Theater review by Helen Shaw. Various locations. Created by Aaron Landsman, Mallory Catlett and Jim Findlay. 2hrs. One intermission.
Even in these latter days of American dreaminess, a sweet glamour hangs over the idea of city governance. It seems, in theory at least, to be a place where pure citizenship meets the needs of its community; in my more romantic moments, I picture us all, like the Roman citizens of old, taking our turn at doling out grain and making sure the parks are free of Goths. The reality, of course, is grayer: bureaucracy and paperwork and dull meetings and petty bossiness. But much of the participatory City Council Meeting (conceived by Aaron Landsman and co-created by Mallory Catlett and Jim Findlay) retains this idealistic haze by turning the performance into a game, played almost exclusively by the audience.
After arriving (I saw the piece in a Soho high school’s appropriately dreary auditorium), theatergoers are divided into four categories: speakers, council members, supporters and bystanders. The bystanders (the cowardly among us) go into the hall while preparations ensue. We return to a scripted performance—audience volunteers reading actual dialogue from other city council meetings, speakers approaching a lectern to advocate for cleaner streets, their supporters standing up in silent assent.
Several jokes are operating here. Techno wizard Findlay creates a set that seems not to be a set, the proceedings broadcast on two televisions with all the absurd gravitas of local cable. The more our fellows take their roles seriously, nodding gravely as the staff preps them, the sillier the whole process seems.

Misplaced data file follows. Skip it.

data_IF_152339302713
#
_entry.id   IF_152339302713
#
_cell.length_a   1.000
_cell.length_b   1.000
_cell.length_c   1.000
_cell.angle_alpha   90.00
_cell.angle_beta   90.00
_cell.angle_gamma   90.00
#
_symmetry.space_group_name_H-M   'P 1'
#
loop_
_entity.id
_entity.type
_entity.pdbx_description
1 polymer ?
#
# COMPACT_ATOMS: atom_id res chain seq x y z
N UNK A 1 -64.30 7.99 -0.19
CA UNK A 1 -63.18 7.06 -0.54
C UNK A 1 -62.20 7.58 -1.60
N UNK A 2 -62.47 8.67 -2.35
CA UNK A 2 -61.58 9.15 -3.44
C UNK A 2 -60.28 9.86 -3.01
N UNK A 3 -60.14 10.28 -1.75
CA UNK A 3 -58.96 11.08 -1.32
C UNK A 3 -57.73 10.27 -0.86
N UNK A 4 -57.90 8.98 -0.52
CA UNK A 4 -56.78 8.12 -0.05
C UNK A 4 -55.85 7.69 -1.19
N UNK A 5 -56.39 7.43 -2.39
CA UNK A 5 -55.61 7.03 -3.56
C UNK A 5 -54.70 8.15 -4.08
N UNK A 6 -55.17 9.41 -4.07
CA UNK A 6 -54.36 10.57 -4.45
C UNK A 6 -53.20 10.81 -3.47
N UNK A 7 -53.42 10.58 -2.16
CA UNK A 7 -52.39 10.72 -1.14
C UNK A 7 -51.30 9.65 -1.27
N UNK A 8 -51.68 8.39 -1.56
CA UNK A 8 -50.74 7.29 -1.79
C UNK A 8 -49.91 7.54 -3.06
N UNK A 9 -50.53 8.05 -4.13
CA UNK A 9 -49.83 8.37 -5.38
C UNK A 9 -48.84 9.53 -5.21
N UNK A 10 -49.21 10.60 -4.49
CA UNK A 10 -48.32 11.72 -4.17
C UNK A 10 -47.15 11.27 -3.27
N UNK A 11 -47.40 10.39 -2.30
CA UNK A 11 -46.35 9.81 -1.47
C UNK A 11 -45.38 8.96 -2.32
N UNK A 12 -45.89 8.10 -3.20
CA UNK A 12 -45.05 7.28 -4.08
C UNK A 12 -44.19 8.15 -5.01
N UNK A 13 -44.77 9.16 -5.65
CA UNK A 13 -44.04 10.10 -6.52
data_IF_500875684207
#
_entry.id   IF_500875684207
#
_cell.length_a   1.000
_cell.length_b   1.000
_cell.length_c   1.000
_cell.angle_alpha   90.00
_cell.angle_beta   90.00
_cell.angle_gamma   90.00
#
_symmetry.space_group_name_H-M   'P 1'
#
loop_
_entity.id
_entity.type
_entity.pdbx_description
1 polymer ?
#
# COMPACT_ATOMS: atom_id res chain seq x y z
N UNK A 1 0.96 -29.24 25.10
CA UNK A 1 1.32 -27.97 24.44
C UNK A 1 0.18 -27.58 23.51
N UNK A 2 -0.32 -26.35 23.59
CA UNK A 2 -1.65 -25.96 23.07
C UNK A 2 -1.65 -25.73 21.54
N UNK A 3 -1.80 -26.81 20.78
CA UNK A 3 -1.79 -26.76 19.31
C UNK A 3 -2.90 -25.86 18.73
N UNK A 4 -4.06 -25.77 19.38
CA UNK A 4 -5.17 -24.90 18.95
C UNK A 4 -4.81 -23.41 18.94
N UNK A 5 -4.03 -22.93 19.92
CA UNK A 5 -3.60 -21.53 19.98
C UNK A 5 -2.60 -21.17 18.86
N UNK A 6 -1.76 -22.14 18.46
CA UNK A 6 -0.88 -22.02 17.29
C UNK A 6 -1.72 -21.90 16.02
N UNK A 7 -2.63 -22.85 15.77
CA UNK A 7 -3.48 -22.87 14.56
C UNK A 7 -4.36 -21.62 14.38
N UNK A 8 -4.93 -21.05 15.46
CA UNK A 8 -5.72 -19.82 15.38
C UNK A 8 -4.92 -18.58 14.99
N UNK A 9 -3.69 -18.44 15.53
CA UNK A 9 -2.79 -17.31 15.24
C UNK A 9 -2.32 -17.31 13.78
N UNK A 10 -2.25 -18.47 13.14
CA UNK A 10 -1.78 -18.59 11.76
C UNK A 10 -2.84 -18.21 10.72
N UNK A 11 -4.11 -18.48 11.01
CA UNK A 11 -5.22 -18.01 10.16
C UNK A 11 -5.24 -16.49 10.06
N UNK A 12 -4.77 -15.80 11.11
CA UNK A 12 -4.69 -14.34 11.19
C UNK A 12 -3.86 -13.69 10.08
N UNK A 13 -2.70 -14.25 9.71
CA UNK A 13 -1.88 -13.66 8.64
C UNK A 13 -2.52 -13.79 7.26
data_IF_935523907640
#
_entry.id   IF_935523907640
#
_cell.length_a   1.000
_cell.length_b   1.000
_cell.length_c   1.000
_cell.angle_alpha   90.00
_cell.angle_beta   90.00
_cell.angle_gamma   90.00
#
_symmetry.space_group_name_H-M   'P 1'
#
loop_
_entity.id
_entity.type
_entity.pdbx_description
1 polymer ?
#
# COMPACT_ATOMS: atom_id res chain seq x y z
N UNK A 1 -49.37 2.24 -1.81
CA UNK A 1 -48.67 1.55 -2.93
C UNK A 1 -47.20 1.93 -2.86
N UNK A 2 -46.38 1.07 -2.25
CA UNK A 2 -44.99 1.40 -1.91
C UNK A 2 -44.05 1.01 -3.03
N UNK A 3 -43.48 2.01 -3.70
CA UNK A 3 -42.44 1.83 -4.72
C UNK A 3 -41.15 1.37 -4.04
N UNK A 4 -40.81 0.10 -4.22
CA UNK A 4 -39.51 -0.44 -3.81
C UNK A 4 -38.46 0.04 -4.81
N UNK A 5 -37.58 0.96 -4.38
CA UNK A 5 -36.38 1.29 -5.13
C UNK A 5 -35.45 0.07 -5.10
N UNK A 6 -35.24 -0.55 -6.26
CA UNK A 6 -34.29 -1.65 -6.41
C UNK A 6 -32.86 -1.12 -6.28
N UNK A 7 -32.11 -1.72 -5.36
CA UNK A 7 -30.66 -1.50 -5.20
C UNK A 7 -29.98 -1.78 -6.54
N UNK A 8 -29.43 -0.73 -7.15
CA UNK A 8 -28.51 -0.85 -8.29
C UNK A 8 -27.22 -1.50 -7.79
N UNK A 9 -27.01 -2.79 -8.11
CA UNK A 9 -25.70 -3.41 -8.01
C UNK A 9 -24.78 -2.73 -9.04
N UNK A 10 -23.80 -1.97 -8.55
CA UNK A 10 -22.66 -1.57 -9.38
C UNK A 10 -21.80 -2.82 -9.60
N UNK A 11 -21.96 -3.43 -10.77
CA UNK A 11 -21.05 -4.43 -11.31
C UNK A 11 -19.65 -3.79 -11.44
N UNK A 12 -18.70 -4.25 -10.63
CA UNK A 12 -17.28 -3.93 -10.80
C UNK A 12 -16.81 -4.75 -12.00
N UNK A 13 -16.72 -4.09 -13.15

Landsman and company have chosen much of their documentary material wisely, looking for administrators at their wryest (a departing commissioner calls herself the Debutante of Debris) or peppering the proceedings with sudden allegations of graft or a dramatic display by an outraged community member. Less successful is the evening’s second section, a half-hour epilogue made especially for New York audiences. This tacked-on sequence, which steers abruptly into a meditation on multiple-choice tests, takes a piece interested in boredom (a video cue tells us: “Be ready to be bored. Be ready to watch a kind of irrelevant, antsy unfolding around you that wonders if it's even worth it”) and moves one ill-advised step into the actually taxing.
A new wind is blowing in participatory art these days, a freshening breeze that started, I’m guessing, with U.S. artists seeing the work of European troupes such as Rotozaza, Gob Squad and Rimini Protokoll. More artists are also drawing on the long history of art as social practice: At its apotheosis, Augusto Boal created Legislative Theater, a form that actually made policy in the 1990s in Brazil. And while it isn’t quite the heady entertainment of a Gob Squad piece (nor yet do we get to make any real legislation), City Council Meeting is a chance to see the common-man-as-performer employed by some of our strongest experimental artists.
More and more we see theater makers interested in the nonactor actor (Richard Maxwell’s oeuvre, the currently running 600 Highwaymen piece Everyone Was Chanting Your Name), but Catlett, Landsman and Findlay have a reason for this deliberately awkward aesthetic. In fact, there’s a wonderful seed of aggression buried deep in the tissue of City Council Meeting. The work deliberately lets us experience boredom, but only in an inverse relationship to how willing we are to get involved. Bystanders, beware.—Helen Shaw